Want to feel old? As of today, August 1st 2022, Golden Sun is old enough to buy a beer in the US. There is now more time between the release of Golden Sun and the present day than there is between the first Japanese release of the NES (as the Famicom) and Golden Sun’s release date. Golden Sun is getting old; but it’s deservedly still beloved.
This Game Boy RPG series is, in a sense, descended from role-playing royalty. Developer Camelot Software Planning began its life as Sonic! Software Planning, and partnered with Sega to launch a little role-playing series called Shining Force. For years, the studio that’d become Camelot crafted several entries in this series, playing second fiddle to Phantasy Star despite its high quality.
In the late nineties and early 2000s, a newly-renamed Camelot forged a close relationship with Nintendo, where it began to build what it is now best-known for: sports games starring everybody’s favorite plumber. But buried amongst a cavalcade of tennis and golf were two real RPG gems – 2001’s Golden Sun, and 2002’s Golden Sun: The Lost Age.
Every now and then Golden Sun comes up in chatter between RPG Site’s contributors, and every time someone is quick to point out that the first game isn’t exactly a perfect genre classic. But taken as a pair these two titles – released back-to-back, with one continuous story, and even a data transfer between games – are a magnificent little slice of RPG genre history, and certainly some of the best games on the GBA.
There’s a lot of charm to these games. I loved the traversal puzzles, which gave you a chance to use your character’s powers outside of battle – something that was surprisingly rare in this era of the genre. I was thrilled to see the two games tell the same story but from opposite perspectives – giving you a chance to play as the ‘bad’ guys, a concept the studio had tried before with Shining Force III.
I loved the battle perspective, where a swirling camera and clever staging not only made battles feel dynamic, but also made it feel like the GBA was pushing out 3D visuals. I love that even though the battle visuals were sublime in their dynamism for a GBA title, the bottom of the screen was dedicated to thrilling battle text in the style of old-school text-based RPGs. “Isaac’s sword lets out a howl! Vorpal Slash!”
And then there’s the music. Who doesn’t remember that battle theme? Regular Camelot collaborator Motoi Sakuraba had form in putting out musical bangers at this point, to be fair – the Game Point music from Mario Tennis is etched into my brain – but Golden Sun is him at the first height of his powers – the second of which came when he defined the musical landscape of Dark Souls a decade later.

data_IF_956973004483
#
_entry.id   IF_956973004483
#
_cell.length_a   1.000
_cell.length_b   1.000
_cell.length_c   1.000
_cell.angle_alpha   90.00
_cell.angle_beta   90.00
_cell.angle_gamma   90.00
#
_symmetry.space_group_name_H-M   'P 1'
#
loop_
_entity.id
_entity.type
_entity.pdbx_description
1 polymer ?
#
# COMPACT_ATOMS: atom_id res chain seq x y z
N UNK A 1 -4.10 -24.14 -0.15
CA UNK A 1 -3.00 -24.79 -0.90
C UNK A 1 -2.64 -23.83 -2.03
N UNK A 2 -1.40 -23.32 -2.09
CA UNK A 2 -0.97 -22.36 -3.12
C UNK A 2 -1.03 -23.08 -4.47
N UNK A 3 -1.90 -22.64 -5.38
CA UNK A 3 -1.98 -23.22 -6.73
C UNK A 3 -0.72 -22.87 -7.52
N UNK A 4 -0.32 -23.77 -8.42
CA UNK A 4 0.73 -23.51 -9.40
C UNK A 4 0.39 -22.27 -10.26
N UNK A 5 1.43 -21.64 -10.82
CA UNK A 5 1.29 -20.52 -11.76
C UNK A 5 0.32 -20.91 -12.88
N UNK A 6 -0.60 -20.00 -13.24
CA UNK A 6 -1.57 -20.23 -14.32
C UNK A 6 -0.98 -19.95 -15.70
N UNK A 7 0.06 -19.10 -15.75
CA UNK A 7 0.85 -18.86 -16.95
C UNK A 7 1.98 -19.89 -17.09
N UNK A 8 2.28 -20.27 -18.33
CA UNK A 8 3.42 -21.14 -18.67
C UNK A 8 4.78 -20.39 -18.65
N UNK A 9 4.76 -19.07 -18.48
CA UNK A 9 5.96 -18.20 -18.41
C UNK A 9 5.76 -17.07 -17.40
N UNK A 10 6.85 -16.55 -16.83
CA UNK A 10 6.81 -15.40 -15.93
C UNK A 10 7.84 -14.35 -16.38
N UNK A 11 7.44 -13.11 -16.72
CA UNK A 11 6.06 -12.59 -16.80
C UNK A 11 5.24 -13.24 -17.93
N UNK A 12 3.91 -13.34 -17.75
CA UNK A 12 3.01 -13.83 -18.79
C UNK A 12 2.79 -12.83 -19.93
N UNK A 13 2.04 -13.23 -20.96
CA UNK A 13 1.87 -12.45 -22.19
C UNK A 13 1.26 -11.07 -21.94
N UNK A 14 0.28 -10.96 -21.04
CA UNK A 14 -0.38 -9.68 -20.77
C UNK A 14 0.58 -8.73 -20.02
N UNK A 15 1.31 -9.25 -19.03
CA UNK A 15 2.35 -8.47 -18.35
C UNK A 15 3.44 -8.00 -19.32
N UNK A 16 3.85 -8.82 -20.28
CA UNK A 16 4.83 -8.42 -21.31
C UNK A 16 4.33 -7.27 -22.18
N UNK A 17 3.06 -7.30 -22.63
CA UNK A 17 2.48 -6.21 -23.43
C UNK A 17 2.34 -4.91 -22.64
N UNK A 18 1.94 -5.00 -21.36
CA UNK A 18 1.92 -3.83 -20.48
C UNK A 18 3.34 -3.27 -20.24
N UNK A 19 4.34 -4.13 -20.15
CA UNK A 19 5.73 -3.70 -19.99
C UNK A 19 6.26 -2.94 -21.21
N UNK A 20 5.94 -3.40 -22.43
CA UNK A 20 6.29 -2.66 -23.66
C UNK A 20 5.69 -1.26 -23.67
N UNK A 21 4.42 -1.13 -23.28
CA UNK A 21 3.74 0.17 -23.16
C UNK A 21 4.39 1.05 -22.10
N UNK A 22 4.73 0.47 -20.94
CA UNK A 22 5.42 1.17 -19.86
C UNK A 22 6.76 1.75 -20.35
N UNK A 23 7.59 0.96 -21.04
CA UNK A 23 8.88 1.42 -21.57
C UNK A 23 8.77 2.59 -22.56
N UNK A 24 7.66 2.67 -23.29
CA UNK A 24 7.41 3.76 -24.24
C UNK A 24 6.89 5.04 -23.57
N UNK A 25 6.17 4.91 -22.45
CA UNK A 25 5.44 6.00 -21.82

But, I digress. The point is, Golden Sun and The Lost Age are great. A Nintendo DS sequel titled Golden Sun: Dark Dawn, now itself 12 years old, was decent – but struggled to find the same magic or the same level of critical acclaim as its predecessors. And with that, the sun appeared to set on the Golden Sun series.
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The time has never been better for a renaissance, however. Nintendo is currently in the grip of a new role-playing golden age; one that I’d argue is gradually creeping ever closer to the legendary quality of RPGs on the SNES.
Fire Emblem suddenly became massive thanks to the unexpected popularity of Awakening and successive winners from then on. Monolith Soft has escaped the fate of Camelot – drawn in to help out on other Nintendo IP, including some sports games – but also allowed to develop its own full-fat RPG franchise, most recently delivering a rare RPG Site 10/10 in the excellent Xenoblade 3. More than this, though, Nintendo seems intent to continue investing in role-playing titles in general, signing co-development and timed exclusivity deals with the likes of Square Enix for games such as Octopath Traveler and Live A Live.
It feels a far cry from the Nintendo of old, who seemed to often consider RPGs too complicated, too long, too hardcore, and even too slow to receive full-throated support.
Despite this, Golden Sun, a unique franchise with similarly singular potential, remains untouched for over a decade now. And Camelot, a storied RPG studio of the 90s, hasn’t released anything that isn’t a game about Mario playing a real-life sport for over a decade, too.
In fact, Golden Sun makes up three of the five games that’s seen Camelot outside of the Mario Sports mines over the last 23 years. The other two games are non-Mario sports games. One might argue that the studio has lost it, but it still shows RPG aspirations, such as with an RPG-lite story mode in the most recent Mario Golf game. The desire to make a role-playing game is clearly still there.
So, as Golden Sun turns 21 and as Nintendo enjoys unprecedented success in the genre, my thoughts return to this series – and how it deserves a revival. Perhaps a new game is a bridge too far – but some sort of enhanced remake of the first two titles, the complete story bundled together as one for the first time, makes a lot of sense. Perhaps Nintendo could license or partner with Nintendo to use the HD-2D technology? Perhaps the games could feature a similar style, but rendered in 2D? Honestly, I’d take anything.
Or they could go forward. Dark Dawn ends on a cliffhanger that’s vague enough that it could lead to a soft reboot of the series.
Whatever the format, Golden Sun deserves another chance. It deserves to come back. Hopefully its continued RPG success on Switch leads Nintendo give Camelot a shot.
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